Study questions ASD prescribing

Matt Woodley

28/10/2019 2:42:39 PM

Research found little evidence to suggest a widely used antidepressant reduces obsessive compulsive behaviours in patients with autism spectrum disorders.

Child with ASD
Many people with ASD are also diagnosed with mental health conditions.

According to the authors, up to one third of children and adolescents with autism spectrum disorders (ASD) are prescribed antidepressants, despite inconclusive evidence of their effectiveness.
Led by the Murdoch Children’s Research Institute (MCRI), the clinical trial investigated the ability of fluoxetine (sold as Prozac) to reduce obsessive compulsive behaviours in 146 participants aged 7.5–18 years.
Initial results revealed some behavioural changes after taking the drug, but further analysis failed to show any meaningful clinical benefit.
Dr James Best, a GP with a special interest in children’s medicine and autism spectrum disorders, told newsGP any research into the area is welcome, and that it should help inform GPs who have patients with these symptoms and conditions
‘GPs often have patients who are on these medications even if they’re not the initiator themselves, so having an understanding of whether they may or may not have a limited role in certain situations [is valuable],’ he said.
‘It’s perhaps not that widely appreciated, just how common other mental health diagnoses are in combination with ASD … so [GPs need] an awareness of that and where the pharmaceutical treatments can be considered.’
Dr Best said even though the study found little evidence to support the use of antidepressants in this context, every prescribing decision needs to be considered with reference to the individual situation.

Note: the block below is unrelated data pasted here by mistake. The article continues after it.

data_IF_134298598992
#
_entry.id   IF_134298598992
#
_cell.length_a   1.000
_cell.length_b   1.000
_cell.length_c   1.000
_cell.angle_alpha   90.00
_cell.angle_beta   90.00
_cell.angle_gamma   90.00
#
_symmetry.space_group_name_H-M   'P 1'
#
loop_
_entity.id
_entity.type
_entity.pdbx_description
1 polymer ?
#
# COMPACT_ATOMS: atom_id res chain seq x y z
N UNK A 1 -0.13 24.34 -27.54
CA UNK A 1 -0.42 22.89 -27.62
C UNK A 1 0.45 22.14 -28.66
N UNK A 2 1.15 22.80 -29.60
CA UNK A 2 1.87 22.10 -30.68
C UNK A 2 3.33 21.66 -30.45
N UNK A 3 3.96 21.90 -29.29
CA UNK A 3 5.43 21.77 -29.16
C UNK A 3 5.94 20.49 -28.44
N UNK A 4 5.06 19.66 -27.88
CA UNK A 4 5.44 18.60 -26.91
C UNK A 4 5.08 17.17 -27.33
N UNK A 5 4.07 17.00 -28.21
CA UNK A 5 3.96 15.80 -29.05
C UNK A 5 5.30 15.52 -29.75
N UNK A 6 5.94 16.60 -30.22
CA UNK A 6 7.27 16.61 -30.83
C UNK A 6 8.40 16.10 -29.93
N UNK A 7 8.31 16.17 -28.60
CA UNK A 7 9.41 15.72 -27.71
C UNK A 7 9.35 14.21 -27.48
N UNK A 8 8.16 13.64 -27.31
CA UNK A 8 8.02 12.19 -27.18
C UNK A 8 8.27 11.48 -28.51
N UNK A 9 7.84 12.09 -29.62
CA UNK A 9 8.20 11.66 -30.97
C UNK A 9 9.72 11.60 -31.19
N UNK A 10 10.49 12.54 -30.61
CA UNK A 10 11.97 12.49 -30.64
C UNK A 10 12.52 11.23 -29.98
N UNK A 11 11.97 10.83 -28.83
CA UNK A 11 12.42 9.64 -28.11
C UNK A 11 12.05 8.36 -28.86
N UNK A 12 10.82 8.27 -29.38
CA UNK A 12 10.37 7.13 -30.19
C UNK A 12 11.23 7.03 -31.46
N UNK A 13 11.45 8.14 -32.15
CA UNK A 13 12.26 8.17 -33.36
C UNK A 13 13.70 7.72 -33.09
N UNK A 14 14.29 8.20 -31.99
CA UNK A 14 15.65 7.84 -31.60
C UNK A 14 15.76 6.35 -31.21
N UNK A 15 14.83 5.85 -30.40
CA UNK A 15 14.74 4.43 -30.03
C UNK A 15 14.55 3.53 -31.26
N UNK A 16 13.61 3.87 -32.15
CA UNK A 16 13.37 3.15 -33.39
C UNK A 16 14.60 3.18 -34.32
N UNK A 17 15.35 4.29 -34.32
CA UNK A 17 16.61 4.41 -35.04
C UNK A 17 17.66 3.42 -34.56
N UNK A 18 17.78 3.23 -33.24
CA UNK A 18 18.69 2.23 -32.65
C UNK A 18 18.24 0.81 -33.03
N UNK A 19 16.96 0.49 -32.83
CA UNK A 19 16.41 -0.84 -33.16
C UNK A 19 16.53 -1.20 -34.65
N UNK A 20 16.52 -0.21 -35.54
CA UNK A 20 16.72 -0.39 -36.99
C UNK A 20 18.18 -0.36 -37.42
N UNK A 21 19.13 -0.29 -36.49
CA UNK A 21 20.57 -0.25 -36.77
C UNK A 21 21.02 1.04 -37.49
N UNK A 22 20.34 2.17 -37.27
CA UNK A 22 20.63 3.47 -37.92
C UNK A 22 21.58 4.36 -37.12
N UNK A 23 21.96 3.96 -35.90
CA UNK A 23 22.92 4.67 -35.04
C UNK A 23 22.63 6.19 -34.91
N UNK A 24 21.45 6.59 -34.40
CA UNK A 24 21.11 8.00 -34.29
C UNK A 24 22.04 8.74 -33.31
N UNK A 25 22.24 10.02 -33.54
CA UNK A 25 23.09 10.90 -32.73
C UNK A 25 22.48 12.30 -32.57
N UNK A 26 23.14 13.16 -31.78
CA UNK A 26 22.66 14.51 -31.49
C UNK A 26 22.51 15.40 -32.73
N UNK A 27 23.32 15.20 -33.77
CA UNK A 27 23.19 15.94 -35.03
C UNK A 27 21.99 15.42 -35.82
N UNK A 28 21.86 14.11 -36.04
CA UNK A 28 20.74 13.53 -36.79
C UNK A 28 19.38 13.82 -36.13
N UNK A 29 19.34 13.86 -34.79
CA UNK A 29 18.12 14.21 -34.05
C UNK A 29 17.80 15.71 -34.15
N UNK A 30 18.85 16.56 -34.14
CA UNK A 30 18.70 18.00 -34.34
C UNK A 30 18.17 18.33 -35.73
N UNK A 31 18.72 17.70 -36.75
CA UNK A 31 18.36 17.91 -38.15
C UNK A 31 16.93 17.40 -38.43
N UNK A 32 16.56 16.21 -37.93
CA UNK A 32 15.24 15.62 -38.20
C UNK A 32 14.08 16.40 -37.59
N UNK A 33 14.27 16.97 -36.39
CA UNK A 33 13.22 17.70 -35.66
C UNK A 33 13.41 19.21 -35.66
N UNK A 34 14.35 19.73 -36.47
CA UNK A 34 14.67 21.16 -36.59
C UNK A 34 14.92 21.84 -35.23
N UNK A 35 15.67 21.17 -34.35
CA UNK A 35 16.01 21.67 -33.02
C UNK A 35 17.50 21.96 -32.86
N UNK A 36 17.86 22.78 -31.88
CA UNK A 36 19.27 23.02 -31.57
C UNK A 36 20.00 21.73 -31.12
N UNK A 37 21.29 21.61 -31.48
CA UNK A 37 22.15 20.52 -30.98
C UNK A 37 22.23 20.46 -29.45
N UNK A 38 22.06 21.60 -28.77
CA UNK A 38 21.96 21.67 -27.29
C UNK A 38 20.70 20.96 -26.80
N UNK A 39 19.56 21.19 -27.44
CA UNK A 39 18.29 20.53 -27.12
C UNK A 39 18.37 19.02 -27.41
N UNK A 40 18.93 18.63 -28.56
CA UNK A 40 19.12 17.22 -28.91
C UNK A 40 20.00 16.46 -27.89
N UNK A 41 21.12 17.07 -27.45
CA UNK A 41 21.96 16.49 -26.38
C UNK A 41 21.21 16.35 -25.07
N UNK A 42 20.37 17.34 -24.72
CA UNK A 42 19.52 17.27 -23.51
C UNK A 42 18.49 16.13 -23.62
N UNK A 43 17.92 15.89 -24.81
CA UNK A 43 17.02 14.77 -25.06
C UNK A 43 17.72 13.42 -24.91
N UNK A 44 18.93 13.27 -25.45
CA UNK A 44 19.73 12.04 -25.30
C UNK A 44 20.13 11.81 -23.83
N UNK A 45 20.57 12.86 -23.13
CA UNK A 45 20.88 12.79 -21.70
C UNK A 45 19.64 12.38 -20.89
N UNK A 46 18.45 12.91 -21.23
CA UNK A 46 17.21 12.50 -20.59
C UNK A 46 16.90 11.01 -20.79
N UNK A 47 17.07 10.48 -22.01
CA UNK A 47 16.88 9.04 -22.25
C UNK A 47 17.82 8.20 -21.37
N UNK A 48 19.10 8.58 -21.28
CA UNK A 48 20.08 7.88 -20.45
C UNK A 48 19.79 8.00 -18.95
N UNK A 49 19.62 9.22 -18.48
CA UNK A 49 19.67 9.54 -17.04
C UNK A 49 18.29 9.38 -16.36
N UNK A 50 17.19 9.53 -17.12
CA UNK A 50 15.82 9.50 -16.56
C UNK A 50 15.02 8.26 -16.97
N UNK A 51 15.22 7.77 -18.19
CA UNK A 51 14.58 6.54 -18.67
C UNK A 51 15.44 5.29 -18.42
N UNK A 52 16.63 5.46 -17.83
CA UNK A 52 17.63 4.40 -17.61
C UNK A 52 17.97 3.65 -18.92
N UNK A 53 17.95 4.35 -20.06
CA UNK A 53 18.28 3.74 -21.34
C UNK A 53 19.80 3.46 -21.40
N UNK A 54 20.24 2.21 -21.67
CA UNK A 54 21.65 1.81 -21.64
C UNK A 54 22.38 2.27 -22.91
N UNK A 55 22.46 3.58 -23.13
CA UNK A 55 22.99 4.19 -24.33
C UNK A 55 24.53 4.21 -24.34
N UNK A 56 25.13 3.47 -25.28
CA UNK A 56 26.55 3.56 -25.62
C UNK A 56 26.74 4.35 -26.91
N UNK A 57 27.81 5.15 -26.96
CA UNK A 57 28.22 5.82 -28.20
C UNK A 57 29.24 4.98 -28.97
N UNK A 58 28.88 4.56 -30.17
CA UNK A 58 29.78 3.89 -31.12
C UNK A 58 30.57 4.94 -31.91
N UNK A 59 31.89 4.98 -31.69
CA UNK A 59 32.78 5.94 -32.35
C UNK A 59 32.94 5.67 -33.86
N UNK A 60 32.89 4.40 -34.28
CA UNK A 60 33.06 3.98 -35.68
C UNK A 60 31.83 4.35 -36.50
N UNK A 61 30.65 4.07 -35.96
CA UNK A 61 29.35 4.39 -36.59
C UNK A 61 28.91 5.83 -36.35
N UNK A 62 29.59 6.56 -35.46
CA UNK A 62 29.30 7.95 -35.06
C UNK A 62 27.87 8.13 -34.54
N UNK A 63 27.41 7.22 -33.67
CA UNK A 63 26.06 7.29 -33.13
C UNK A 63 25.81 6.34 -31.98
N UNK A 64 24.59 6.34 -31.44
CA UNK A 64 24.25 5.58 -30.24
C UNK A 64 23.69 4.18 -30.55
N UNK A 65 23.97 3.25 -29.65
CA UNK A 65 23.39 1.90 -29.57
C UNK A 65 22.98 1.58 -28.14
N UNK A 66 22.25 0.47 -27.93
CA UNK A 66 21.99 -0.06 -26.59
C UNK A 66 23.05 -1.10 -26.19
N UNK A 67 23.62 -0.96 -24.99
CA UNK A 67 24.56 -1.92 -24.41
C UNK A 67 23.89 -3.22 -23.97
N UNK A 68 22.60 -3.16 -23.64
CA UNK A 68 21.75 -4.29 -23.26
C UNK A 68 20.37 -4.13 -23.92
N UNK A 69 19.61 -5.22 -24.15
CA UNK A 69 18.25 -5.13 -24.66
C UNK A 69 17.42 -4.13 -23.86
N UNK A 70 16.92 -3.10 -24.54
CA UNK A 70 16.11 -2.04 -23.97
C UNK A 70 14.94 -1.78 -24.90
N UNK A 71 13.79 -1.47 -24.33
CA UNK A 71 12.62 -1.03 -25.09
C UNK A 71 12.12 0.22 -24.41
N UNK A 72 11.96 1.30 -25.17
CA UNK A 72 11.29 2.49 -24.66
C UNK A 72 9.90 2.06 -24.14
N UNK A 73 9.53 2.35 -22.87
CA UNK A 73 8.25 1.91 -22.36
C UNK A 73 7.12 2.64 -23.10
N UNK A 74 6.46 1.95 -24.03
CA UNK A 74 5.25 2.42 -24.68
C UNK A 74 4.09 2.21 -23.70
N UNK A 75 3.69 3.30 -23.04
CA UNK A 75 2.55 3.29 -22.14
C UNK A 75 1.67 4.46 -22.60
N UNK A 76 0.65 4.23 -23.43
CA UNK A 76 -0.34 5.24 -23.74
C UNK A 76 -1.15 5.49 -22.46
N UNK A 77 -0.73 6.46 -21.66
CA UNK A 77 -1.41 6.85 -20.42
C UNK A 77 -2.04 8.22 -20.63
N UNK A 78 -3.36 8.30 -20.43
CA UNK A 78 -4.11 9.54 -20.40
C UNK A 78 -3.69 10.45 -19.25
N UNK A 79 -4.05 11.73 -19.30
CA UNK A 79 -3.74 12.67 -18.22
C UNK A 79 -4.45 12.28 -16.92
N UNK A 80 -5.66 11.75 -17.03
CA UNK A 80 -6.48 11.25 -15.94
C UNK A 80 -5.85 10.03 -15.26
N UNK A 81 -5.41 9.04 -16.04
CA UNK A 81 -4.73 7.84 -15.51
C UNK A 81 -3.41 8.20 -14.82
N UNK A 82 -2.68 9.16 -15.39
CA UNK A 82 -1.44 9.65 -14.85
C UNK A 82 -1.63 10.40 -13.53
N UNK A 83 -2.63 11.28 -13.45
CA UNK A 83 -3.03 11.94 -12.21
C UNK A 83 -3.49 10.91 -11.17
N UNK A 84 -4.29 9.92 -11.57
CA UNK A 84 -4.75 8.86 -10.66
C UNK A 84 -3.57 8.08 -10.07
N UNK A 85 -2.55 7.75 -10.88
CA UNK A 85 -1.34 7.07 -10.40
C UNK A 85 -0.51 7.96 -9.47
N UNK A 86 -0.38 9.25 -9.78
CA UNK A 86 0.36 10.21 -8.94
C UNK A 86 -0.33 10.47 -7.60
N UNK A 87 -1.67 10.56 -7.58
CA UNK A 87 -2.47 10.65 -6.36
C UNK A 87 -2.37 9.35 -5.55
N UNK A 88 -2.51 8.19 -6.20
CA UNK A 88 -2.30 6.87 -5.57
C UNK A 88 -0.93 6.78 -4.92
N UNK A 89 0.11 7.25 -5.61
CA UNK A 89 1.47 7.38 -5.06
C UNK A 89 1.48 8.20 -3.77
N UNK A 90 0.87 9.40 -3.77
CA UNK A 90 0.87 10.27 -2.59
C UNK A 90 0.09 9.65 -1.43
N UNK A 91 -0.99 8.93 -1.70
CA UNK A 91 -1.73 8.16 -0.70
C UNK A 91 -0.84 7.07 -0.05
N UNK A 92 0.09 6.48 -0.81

‘In anyone with autism, there is a great deal of co-diagnoses and they lead to a large proportion of the disability of individuals, rather than the autism per se. So while ASD is not treatable with medication, a lot of the co-diagnoses are,’ he said.
‘[This trial] adds to the body of research and helps clinicians to be more informed in their prescribing. It doesn’t mean we shouldn’t be using these medications, it just adds to our understanding of how effective or ineffective they are.’
The randomised clinical trial recruited patients from The Royal Children’s Hospital, The Sydney Children’s Hospitals Network and the State Child Development Centre, who were randomly assigned to receive either fluoxetine or a placebo.
While initial results showed some behavioural improvements, lead author Professor Dinah Reddihough said additional analyses revealed no significant difference between the groups, which should be given more weight because it corrects for any imbalances in the data.
‘While this is a study with negative findings, it is an important addition to the evidence base for deciding when and when not to prescribe psychoactive medications,’ she said.
‘If parents have any concerns about the use of fluoxetine they should speak with their health professional before changing any treatment plan.’

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